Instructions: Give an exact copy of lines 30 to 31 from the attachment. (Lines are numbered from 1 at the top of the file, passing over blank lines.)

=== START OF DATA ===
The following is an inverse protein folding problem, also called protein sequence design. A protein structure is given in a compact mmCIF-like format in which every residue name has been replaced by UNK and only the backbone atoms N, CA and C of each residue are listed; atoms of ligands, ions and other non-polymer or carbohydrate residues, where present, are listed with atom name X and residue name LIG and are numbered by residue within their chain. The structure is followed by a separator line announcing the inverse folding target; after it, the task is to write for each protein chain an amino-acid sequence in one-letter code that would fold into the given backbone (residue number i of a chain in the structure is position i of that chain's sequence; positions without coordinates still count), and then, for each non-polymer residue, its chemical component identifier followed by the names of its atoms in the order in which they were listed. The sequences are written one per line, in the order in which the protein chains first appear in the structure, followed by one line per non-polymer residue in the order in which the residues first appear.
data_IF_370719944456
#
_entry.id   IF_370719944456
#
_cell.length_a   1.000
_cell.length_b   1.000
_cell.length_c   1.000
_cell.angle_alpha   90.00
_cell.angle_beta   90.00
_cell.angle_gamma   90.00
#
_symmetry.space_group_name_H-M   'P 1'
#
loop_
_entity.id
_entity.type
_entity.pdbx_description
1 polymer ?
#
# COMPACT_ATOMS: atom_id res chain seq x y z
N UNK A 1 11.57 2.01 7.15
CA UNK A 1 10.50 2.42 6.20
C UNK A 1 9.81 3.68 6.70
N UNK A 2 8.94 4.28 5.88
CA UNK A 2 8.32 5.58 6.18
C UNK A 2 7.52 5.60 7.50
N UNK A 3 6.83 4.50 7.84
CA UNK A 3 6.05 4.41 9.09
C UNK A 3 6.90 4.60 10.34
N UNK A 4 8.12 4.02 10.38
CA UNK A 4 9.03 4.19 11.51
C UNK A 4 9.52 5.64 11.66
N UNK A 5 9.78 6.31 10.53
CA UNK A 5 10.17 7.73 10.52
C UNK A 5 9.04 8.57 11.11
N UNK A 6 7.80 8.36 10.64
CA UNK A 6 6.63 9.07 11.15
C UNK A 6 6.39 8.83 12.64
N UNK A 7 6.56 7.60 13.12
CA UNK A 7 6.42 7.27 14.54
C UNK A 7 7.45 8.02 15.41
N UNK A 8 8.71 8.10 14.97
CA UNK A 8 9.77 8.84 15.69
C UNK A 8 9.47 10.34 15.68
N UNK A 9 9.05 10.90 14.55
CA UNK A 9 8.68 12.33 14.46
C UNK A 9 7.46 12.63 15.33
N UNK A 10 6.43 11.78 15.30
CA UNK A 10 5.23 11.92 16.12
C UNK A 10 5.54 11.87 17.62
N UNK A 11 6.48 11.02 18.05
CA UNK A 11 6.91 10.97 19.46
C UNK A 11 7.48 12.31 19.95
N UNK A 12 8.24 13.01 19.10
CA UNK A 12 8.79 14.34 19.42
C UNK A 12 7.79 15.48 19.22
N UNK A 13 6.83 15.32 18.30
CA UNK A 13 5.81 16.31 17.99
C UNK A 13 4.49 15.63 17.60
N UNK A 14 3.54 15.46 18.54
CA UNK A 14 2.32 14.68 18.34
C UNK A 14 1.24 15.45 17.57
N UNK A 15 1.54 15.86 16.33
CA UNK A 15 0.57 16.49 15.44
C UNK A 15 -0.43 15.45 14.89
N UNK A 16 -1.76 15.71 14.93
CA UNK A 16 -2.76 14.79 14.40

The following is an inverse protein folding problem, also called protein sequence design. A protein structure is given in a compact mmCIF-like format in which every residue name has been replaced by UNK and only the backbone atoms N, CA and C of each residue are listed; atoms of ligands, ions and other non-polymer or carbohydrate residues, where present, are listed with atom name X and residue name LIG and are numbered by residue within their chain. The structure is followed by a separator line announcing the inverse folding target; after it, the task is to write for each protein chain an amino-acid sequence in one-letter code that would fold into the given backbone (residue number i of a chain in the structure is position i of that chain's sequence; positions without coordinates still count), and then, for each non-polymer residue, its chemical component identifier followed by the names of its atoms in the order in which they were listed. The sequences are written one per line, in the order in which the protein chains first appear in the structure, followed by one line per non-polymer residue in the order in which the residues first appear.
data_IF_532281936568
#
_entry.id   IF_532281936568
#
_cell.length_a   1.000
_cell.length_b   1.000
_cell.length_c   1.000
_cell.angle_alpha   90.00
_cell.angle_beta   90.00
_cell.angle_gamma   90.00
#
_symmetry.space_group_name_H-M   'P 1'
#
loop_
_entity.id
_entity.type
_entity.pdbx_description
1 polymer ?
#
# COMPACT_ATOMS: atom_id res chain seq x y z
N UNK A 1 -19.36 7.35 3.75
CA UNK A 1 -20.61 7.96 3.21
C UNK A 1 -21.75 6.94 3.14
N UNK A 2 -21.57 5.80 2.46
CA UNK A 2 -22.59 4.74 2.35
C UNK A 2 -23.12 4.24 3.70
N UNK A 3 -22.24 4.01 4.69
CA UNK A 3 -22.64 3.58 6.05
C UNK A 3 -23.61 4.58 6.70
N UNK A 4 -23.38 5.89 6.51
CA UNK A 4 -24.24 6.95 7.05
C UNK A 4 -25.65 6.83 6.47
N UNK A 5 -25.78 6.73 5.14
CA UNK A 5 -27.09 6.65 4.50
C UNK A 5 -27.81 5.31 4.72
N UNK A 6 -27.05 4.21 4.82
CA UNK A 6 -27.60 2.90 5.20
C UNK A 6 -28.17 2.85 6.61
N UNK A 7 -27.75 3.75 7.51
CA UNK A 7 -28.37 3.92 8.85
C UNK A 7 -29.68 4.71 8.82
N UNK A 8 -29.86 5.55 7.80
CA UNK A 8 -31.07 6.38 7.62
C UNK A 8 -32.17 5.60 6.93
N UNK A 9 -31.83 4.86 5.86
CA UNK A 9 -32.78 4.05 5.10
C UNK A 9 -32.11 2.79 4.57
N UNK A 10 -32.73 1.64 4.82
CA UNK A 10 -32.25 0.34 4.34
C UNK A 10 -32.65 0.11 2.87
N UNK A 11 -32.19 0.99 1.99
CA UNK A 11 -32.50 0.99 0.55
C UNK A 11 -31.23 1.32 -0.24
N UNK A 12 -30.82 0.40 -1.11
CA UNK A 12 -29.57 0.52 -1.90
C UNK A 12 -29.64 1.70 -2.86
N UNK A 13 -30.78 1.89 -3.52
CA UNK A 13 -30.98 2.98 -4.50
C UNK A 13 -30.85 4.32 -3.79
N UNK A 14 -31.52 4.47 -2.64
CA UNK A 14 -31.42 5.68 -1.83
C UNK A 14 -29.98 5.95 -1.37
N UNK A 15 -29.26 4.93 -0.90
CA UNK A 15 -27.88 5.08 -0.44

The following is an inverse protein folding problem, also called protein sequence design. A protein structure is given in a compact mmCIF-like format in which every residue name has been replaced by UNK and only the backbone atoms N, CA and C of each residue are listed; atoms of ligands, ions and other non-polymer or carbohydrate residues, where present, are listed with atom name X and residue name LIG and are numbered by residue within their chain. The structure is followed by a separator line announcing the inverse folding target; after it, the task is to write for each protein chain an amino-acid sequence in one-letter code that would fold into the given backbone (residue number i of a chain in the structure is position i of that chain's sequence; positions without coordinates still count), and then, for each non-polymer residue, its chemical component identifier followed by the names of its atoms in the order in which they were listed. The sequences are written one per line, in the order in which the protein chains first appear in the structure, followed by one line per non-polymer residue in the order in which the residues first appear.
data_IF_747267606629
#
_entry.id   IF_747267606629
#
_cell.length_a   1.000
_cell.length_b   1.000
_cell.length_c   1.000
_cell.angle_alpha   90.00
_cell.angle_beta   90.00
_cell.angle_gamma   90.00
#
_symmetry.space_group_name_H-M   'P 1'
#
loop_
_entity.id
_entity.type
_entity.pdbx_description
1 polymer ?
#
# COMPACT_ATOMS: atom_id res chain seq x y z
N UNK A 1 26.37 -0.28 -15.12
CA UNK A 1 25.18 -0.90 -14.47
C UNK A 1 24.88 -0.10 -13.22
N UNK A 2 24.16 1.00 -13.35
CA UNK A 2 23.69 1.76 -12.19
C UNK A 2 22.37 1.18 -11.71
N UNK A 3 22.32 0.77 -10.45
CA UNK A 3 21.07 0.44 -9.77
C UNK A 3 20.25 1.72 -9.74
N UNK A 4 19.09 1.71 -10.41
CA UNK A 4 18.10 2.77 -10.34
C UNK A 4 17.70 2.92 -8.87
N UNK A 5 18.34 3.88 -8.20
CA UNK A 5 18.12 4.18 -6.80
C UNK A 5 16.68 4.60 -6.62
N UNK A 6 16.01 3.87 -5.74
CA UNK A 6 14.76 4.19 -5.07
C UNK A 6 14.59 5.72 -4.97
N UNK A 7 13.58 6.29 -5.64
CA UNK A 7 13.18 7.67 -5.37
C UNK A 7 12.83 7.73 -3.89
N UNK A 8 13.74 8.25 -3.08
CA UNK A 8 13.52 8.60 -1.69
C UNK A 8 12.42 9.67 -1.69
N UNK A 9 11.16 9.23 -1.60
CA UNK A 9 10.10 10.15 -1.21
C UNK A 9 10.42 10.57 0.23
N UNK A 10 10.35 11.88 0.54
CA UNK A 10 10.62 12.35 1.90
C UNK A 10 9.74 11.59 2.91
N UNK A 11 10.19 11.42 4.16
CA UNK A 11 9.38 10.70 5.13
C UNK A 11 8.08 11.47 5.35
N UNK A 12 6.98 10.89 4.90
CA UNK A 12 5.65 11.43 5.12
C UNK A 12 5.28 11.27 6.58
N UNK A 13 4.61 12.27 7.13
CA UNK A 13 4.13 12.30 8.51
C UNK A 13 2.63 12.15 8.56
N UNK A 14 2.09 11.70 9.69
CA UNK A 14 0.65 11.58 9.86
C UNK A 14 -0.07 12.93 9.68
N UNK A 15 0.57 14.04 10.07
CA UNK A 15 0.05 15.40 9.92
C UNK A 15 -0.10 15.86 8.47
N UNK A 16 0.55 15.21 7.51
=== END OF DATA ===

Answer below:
C UNK A 3 6.90 4.60 10.34
N UNK A 4 8.12 4.02 10.38